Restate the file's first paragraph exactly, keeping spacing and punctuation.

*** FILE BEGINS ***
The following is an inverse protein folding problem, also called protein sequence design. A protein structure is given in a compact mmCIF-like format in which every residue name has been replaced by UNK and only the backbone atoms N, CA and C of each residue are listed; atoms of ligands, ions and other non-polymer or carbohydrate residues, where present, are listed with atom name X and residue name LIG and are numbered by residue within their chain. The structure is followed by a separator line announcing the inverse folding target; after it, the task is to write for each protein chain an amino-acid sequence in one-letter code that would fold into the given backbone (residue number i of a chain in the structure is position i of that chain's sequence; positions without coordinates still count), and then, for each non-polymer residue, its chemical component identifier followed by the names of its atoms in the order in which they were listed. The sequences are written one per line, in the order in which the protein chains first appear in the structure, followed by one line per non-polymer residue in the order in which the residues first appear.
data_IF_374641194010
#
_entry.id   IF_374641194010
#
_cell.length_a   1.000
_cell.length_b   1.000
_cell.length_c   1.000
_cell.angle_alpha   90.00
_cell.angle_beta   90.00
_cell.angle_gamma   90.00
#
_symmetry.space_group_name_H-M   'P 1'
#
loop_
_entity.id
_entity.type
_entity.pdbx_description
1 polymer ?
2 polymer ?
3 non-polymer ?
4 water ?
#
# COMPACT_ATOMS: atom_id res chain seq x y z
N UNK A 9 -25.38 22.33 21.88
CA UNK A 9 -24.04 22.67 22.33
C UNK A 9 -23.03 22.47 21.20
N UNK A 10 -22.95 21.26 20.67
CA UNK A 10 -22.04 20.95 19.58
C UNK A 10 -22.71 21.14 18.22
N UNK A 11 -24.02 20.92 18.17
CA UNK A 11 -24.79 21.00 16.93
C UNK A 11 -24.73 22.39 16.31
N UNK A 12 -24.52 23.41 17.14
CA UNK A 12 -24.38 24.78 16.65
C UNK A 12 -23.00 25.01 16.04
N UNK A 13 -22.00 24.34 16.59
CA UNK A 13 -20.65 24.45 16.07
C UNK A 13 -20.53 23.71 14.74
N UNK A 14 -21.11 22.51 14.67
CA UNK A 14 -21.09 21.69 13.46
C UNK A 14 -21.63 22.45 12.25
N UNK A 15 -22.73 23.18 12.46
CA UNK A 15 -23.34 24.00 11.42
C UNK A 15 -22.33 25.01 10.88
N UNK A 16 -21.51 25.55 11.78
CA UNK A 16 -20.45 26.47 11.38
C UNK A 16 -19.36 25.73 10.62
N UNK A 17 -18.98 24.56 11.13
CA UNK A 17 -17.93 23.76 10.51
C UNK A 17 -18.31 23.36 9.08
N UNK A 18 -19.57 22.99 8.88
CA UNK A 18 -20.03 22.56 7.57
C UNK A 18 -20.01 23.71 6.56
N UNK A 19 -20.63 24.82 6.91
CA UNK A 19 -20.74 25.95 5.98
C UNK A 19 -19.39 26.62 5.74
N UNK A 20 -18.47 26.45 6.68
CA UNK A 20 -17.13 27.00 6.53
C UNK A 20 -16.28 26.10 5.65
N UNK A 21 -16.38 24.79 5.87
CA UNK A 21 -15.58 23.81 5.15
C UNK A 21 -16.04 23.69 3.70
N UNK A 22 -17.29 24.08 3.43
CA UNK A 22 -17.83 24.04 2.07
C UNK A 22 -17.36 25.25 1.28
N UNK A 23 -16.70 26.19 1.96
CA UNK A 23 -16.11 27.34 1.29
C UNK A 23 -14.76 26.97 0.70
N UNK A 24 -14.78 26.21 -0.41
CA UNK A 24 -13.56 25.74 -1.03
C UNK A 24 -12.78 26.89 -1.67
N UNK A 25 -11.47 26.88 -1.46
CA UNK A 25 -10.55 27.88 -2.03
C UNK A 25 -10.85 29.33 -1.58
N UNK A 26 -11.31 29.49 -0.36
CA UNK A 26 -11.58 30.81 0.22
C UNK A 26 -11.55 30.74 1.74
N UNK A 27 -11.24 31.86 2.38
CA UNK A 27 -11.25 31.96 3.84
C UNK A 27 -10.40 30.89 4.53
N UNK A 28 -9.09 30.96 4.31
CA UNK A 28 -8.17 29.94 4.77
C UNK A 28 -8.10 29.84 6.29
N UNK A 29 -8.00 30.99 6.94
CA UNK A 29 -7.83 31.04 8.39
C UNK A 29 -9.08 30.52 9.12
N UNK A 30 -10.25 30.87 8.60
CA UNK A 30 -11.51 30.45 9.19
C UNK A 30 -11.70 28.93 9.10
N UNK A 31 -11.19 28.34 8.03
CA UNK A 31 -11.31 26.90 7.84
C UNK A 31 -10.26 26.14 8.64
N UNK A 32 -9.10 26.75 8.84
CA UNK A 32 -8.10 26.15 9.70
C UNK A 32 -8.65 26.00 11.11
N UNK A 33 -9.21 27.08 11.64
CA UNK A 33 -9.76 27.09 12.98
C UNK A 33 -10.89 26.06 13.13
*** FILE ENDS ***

The following is an inverse protein folding problem, also called protein sequence design. A protein structure is given in a compact mmCIF-like format in which every residue name has been replaced by UNK and only the backbone atoms N, CA and C of each residue are listed; atoms of ligands, ions and other non-polymer or carbohydrate residues, where present, are listed with atom name X and residue name LIG and are numbered by residue within their chain. The structure is followed by a separator line announcing the inverse folding target; after it, the task is to write for each protein chain an amino-acid sequence in one-letter code that would fold into the given backbone (residue number i of a chain in the structure is position i of that chain's sequence; positions without coordinates still count), and then, for each non-polymer residue, its chemical component identifier followed by the names of its atoms in the order in which they were listed. The sequences are written one per line, in the order in which the protein chains first appear in the structure, followed by one line per non-polymer residue in the order in which the residues first appear.